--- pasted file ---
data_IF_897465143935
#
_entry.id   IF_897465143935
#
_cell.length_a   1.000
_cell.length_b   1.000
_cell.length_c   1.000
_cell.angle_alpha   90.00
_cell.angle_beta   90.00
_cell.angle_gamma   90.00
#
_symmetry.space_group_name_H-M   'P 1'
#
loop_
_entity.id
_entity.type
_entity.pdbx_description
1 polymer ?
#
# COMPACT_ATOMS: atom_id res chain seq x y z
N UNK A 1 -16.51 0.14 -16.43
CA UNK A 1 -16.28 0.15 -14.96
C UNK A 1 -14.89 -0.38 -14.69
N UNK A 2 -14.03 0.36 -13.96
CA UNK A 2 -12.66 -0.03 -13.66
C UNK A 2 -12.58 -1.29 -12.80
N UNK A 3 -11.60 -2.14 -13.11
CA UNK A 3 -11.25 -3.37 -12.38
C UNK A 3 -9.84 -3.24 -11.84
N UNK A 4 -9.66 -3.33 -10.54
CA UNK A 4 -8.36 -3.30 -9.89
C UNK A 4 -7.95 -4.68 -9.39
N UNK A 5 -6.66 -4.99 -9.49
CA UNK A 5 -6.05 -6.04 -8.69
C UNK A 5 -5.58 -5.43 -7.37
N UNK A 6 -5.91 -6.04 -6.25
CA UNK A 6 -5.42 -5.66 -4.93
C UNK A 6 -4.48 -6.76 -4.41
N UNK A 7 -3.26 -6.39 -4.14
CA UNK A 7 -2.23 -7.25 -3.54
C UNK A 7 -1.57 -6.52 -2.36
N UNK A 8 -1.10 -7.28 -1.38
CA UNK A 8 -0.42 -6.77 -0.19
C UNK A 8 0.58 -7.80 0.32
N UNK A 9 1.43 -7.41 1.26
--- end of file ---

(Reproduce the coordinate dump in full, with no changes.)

data_IF_897465143935
#
_entry.id   IF_897465143935
#
_cell.length_a   1.000
_cell.length_b   1.000
_cell.length_c   1.000
_cell.angle_alpha   90.00
_cell.angle_beta   90.00
_cell.angle_gamma   90.00
#
_symmetry.space_group_name_H-M   'P 1'
#
loop_
_entity.id
_entity.type
_entity.pdbx_description
1 polymer ?
#
# COMPACT_ATOMS: atom_id res chain seq x y z
N UNK A 1 -16.51 0.14 -16.43
CA UNK A 1 -16.28 0.15 -14.96
C UNK A 1 -14.89 -0.38 -14.69
N UNK A 2 -14.03 0.36 -13.96
CA UNK A 2 -12.66 -0.03 -13.66
C UNK A 2 -12.58 -1.29 -12.80
N UNK A 3 -11.60 -2.14 -13.11
CA UNK A 3 -11.25 -3.37 -12.38
C UNK A 3 -9.84 -3.24 -11.84
N UNK A 4 -9.66 -3.33 -10.54
CA UNK A 4 -8.36 -3.30 -9.89
C UNK A 4 -7.95 -4.68 -9.39
N UNK A 5 -6.66 -4.99 -9.49
CA UNK A 5 -6.05 -6.04 -8.69
C UNK A 5 -5.58 -5.43 -7.37
N UNK A 6 -5.91 -6.04 -6.25
CA UNK A 6 -5.42 -5.66 -4.93
C UNK A 6 -4.48 -6.76 -4.41
N UNK A 7 -3.26 -6.39 -4.14
CA UNK A 7 -2.23 -7.25 -3.54
C UNK A 7 -1.57 -6.52 -2.36
N UNK A 8 -1.10 -7.28 -1.38
CA UNK A 8 -0.42 -6.77 -0.19
C UNK A 8 0.58 -7.80 0.32
N UNK A 9 1.43 -7.41 1.26